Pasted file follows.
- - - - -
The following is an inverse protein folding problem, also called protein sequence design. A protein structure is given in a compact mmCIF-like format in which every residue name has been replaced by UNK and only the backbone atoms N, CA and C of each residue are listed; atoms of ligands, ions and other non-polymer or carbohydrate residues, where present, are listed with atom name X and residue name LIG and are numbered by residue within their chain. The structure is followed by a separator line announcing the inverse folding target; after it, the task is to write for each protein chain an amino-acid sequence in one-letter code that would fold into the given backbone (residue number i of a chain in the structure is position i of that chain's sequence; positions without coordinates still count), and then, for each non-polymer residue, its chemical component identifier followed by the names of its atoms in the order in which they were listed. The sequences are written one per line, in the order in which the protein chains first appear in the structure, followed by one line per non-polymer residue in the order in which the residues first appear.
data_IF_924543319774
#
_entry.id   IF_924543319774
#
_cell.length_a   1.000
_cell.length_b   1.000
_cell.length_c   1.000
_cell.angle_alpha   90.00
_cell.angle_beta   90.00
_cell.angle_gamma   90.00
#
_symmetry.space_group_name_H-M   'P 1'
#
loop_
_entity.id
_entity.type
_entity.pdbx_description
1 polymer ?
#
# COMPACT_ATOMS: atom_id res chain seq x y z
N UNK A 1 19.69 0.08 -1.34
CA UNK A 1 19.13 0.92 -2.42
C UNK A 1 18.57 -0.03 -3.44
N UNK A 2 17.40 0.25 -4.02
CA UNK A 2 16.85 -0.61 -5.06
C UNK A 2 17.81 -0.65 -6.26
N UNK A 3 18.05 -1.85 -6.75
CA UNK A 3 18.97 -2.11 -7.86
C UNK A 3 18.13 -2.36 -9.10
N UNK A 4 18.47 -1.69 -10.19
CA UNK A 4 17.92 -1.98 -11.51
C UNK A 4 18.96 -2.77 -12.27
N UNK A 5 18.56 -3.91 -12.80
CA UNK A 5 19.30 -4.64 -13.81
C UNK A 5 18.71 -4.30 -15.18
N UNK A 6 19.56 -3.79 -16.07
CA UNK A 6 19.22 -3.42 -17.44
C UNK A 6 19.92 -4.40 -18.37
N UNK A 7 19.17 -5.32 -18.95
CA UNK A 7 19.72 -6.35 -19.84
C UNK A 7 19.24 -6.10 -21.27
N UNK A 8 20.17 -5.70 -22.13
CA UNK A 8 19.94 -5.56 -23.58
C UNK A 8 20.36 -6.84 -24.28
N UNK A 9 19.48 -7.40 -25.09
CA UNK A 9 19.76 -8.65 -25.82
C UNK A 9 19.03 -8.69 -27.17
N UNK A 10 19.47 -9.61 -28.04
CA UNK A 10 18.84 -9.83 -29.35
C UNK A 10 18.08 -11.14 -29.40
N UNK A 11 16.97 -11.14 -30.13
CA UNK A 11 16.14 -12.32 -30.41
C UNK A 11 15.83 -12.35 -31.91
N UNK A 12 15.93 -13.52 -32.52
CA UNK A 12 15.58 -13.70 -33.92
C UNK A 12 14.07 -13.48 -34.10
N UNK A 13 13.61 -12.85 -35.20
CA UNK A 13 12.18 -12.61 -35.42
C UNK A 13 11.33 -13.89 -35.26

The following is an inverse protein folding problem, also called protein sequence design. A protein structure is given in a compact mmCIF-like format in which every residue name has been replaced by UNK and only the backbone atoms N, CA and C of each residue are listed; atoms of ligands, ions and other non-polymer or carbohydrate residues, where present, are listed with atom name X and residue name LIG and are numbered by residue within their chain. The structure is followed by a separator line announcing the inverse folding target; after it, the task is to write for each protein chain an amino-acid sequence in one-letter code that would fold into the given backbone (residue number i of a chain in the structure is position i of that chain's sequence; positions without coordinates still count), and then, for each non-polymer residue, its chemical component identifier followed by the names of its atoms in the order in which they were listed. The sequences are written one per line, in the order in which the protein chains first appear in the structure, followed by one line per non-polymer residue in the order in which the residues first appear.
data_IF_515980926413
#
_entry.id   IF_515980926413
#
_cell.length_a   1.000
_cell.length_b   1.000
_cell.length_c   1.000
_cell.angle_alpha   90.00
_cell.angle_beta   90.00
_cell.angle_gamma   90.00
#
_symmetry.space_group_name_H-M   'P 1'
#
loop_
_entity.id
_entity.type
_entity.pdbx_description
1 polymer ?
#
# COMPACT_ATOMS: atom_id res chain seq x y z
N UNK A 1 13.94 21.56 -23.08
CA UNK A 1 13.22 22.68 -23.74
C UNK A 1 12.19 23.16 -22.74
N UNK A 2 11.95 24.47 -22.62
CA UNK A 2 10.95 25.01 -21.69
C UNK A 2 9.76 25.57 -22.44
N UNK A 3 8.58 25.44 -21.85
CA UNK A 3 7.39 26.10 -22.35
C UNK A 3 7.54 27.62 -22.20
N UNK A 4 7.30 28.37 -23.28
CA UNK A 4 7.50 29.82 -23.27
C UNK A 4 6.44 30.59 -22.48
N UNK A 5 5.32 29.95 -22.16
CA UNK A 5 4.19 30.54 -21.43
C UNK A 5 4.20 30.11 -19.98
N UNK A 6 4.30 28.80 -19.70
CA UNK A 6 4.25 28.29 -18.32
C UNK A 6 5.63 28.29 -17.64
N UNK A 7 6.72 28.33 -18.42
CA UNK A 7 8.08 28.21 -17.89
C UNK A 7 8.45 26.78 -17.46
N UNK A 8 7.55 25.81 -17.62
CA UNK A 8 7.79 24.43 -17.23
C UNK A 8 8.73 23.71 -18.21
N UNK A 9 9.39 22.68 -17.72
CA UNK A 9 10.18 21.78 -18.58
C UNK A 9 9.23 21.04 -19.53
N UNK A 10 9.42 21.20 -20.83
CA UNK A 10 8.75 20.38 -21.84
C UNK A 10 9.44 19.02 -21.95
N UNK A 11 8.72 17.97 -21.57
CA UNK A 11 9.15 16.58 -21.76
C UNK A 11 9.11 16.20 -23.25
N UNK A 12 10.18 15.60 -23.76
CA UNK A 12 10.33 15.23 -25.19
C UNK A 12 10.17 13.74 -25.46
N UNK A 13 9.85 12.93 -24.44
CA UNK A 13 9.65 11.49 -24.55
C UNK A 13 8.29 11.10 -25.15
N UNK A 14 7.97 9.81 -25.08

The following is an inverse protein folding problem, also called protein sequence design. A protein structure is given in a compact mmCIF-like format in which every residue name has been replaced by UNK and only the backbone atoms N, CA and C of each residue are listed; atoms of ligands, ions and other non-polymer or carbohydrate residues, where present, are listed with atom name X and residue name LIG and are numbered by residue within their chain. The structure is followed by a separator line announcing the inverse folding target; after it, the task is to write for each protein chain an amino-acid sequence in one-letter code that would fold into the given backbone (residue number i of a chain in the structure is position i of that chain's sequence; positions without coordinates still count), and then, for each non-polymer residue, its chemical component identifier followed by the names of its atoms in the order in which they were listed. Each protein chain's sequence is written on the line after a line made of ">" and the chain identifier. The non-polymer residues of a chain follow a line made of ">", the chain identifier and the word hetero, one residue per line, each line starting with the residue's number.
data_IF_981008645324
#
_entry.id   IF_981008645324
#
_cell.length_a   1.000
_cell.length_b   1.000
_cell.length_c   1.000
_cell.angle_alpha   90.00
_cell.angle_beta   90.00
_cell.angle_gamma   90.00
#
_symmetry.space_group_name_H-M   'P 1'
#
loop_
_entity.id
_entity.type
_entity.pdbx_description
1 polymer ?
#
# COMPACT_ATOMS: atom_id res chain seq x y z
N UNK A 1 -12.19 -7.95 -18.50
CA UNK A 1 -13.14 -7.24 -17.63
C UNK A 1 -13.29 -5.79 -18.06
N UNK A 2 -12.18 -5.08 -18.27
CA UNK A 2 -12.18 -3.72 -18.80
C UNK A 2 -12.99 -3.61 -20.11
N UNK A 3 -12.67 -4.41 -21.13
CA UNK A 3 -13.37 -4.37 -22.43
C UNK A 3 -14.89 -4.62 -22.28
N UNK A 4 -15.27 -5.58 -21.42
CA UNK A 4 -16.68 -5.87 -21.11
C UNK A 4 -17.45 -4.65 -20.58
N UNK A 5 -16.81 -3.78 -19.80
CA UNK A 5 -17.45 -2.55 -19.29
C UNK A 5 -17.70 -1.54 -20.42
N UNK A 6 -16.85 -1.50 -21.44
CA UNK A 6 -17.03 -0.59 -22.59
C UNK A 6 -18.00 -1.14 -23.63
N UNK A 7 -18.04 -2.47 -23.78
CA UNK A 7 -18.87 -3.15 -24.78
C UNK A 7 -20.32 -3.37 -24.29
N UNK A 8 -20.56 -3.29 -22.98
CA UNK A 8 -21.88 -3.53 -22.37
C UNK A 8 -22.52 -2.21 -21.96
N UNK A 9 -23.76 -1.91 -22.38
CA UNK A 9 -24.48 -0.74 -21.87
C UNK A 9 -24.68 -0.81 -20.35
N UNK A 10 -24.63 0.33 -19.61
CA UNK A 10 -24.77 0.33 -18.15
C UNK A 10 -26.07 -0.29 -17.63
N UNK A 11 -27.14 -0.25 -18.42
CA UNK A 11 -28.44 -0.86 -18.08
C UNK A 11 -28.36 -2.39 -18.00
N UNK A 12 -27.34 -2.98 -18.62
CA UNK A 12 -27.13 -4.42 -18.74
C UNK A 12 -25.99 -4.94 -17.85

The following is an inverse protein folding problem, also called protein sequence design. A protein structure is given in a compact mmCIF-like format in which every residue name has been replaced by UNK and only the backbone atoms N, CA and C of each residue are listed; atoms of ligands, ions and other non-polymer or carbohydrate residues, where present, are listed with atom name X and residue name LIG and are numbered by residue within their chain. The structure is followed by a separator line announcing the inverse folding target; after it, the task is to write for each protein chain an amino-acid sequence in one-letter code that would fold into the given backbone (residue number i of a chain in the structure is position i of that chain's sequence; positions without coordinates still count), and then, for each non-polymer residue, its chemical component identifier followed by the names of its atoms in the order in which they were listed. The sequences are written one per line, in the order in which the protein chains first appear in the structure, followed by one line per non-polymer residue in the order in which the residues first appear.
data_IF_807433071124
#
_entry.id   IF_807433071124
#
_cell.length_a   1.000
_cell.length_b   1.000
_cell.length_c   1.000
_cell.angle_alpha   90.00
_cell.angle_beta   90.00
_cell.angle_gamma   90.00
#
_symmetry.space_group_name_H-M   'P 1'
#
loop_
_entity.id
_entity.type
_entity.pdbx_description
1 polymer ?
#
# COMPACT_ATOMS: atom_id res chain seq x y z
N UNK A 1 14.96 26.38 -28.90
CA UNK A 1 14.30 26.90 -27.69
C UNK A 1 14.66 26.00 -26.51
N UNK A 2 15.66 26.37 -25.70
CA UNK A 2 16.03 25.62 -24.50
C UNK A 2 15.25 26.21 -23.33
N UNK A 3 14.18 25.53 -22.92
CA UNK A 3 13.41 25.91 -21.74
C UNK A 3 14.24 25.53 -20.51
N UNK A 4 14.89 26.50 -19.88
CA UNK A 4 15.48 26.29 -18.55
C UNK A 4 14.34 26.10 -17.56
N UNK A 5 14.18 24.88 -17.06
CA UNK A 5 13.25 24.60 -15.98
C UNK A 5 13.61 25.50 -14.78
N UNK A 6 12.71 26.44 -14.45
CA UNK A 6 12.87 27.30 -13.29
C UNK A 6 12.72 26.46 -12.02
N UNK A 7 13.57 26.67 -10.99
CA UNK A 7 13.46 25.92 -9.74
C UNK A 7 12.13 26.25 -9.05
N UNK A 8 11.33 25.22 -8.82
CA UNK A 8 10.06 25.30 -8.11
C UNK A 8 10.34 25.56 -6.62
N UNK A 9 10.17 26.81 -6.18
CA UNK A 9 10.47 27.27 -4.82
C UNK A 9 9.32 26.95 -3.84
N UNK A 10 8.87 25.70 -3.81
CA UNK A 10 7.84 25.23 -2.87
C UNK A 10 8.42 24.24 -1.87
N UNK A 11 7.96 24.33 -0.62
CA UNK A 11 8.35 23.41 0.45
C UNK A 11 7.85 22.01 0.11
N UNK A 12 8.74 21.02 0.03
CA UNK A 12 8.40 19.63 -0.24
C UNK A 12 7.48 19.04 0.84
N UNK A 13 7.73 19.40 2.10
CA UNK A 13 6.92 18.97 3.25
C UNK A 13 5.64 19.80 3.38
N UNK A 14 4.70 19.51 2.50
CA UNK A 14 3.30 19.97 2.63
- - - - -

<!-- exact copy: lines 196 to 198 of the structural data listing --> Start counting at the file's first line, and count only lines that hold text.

_entity.pdbx_description
1 polymer ?
#